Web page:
Truthfully, angst-ridden teen that I was, I missed some of their earlier brushes with alienation and ambiguity. But the late ’80s was not a time for subtlety or navel-gazing; if you wanted to make a point, you needed to get straight to it. And in Garrett – who at his full six feet, six inches was one of a handful of seriously tall men in rock & roll – the Oils had a messianic spokesperson, with a unique dance step to boot.

Many, including friends who introduced me to the band, have never forgiven Garrett for his move into politics. I deeply admired it. Say what you will, but the man is no fool: do you think he answered the call not knowing that every lyric he ever sung would be hurled back at him, both in newspaper headlines and across the chamber? That he would be a party to decisions he deplored, because he was bound by party rules?

Garrett may have been a more effective advocate than a politician, but as he once sang (on Arctic World), “Don’t wanna be an advocate / Don’t wanna be a monument”. He became an insider because changes get made on the inside, by increments, more often than they’re forced from outside by revolutionary means.

That’s a brave and, dare one say, mature call to make when you’ve just entered your 50s, as Garrett had when he joined the ALP, 20 years after coming within a dodgy preference deal of being a senator for the single-issue Nuclear Disarmament Party.

He didn’t write most of the music, anyway. Rob Hirst, the drummer, and Jim Moginie, the band’s guitarist, keyboard player and resident evil genius, did almost all of that. Garrett mostly added finishing lyrical touches (as he also did on Yothu Yindi’s Treaty: “This land was never bought and sold”). The singer’s profile has obscured Hirst and Moginie’s status among this country’s finest ever songwriting teams.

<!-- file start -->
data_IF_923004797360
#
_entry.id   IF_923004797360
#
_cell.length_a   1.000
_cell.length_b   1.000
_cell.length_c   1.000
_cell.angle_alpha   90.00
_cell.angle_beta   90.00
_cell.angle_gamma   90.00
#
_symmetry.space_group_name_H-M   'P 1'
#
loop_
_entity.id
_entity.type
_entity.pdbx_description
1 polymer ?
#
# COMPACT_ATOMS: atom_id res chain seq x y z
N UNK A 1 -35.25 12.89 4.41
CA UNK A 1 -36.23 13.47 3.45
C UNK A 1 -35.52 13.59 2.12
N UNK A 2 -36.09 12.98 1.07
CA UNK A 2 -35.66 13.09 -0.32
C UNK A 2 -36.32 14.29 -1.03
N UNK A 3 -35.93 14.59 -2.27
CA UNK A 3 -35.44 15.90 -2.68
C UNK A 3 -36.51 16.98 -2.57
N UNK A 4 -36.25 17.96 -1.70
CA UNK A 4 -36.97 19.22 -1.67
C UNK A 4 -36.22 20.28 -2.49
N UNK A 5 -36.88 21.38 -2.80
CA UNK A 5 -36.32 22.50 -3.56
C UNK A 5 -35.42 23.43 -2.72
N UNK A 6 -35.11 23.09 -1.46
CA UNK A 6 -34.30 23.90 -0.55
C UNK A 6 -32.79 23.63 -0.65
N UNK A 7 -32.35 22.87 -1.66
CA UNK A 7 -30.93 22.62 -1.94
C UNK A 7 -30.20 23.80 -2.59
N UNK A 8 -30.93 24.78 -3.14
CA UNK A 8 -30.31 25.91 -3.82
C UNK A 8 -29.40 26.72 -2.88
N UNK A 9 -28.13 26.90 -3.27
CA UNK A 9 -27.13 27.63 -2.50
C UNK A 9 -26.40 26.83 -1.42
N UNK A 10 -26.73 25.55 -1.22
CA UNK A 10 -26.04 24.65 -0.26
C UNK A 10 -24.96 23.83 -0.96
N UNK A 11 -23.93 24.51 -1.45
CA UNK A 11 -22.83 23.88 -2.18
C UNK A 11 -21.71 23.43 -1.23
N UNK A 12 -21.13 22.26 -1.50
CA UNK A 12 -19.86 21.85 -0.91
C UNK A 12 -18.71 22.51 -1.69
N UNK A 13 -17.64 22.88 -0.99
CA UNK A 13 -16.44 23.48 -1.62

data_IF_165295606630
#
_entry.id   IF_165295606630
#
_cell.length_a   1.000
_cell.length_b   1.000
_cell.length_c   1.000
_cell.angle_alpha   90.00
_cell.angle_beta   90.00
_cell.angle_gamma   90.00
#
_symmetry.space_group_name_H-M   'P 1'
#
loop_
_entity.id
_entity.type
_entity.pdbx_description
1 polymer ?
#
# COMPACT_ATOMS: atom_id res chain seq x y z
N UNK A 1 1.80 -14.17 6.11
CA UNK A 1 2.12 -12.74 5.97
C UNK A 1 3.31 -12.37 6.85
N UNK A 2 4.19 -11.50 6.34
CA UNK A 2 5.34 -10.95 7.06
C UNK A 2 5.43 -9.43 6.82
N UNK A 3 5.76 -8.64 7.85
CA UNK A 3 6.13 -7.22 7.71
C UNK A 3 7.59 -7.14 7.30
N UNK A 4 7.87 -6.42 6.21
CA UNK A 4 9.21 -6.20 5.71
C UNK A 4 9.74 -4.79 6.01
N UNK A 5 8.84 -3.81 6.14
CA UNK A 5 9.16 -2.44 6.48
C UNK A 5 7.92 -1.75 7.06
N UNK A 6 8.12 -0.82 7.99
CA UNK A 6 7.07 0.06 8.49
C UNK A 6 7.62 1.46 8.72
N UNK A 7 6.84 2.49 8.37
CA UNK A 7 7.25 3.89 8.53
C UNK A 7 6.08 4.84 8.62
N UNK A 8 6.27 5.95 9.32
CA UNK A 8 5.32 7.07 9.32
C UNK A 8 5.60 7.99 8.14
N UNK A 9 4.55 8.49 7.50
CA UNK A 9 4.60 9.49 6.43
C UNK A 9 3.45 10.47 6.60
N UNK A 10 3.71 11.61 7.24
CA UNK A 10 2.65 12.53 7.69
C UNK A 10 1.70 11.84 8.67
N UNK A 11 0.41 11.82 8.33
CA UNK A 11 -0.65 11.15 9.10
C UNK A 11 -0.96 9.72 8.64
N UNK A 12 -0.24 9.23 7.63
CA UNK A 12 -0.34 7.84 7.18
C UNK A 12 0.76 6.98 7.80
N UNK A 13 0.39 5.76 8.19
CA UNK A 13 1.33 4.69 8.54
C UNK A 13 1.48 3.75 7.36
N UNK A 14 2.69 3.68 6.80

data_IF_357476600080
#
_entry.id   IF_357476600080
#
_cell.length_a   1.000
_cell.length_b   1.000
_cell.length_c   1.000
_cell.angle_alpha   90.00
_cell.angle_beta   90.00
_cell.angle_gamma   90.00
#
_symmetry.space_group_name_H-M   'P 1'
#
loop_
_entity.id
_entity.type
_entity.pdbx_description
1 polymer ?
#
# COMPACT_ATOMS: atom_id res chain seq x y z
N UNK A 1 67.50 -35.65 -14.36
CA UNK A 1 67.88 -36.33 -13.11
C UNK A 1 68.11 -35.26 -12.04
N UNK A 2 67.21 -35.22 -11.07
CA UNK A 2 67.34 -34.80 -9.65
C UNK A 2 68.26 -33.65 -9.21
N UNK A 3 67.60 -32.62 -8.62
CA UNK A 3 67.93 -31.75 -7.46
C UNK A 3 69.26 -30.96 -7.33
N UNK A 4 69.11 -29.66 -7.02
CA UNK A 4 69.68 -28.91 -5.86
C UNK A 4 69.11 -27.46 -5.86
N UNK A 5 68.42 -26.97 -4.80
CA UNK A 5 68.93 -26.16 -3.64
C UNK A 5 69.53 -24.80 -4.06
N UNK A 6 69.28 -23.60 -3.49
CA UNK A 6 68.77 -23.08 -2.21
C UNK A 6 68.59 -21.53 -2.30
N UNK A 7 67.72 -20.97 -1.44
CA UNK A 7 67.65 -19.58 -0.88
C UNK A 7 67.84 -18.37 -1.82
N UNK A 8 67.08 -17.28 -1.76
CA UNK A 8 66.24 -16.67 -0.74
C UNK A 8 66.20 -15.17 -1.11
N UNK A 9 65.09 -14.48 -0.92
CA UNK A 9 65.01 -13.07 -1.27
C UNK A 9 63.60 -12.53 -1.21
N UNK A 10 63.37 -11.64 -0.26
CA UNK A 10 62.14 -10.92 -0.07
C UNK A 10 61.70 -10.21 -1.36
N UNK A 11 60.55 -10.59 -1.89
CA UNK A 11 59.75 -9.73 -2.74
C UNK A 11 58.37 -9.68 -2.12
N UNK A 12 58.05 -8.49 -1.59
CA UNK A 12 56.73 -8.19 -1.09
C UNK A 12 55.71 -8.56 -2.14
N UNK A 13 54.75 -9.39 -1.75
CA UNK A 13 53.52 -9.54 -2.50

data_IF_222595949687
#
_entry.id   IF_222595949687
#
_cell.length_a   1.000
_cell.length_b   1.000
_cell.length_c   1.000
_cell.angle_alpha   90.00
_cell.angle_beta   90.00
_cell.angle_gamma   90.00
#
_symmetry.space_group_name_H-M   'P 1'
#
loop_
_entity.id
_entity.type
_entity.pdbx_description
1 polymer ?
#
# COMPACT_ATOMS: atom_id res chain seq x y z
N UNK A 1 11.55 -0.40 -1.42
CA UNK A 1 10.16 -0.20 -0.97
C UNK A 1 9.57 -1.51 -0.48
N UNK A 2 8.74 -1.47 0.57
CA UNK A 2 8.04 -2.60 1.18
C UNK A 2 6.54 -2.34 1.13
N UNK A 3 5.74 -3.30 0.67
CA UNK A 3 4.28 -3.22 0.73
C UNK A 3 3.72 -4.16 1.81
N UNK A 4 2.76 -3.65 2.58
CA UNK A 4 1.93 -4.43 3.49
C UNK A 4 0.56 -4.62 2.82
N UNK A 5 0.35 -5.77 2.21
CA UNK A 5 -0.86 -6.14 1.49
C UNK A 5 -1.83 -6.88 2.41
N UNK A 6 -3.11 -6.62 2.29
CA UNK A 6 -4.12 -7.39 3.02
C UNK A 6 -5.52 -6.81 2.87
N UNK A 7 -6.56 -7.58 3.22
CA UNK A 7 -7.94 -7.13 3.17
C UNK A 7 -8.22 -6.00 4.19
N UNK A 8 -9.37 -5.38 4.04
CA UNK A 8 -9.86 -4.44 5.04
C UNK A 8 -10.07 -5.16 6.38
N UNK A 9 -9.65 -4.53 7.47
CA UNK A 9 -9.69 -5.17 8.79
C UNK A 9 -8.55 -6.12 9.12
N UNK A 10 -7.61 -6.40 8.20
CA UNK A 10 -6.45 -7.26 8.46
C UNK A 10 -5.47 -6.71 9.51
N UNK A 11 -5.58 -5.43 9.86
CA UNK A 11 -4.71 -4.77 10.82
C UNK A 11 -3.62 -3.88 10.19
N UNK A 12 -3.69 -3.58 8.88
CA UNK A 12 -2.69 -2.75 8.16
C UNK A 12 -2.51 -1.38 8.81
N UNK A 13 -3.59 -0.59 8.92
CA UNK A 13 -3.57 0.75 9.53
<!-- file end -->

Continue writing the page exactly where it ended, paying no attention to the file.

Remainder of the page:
Could Garrett sing? Not really. Did it matter? Not at all. It’s called a character vocal, where technique is less important than how it speaks to both the music and the audience. Gauging their influence on contemporary Australian bands, Eddy Current Suppression Ring remind me inescapably of early Midnight Oil, not least for singer Brendan Huntley’s irresistible charisma, combined with his endearing inability to carry a tune.

If there’s anything I’m nervous about, it’s the prospect of a Garrett solo album. He’s not a man given to public introspection (he dedicates two pages in his 443-page memoir Big Blue Sky to his bearing witness to his mother’s tragic death in a house fire), and some introspection is crucial to the writer’s craft. But the rest of the band have pursued their own creative paths post-Oils, and Garrett is every bit as entitled to his.

Diesel And Dust is finishing as I write this, and the last lines are ringing out. “Sometimes you’re beaten to the core, sometimes / Sometimes you’re taken to the wall / But you don’t give in.” I might not need to listen to it for another 10 years: the music we grew up on is always with us. Sometimes when we need it the most.

First published in The Guardian, 6 May 2016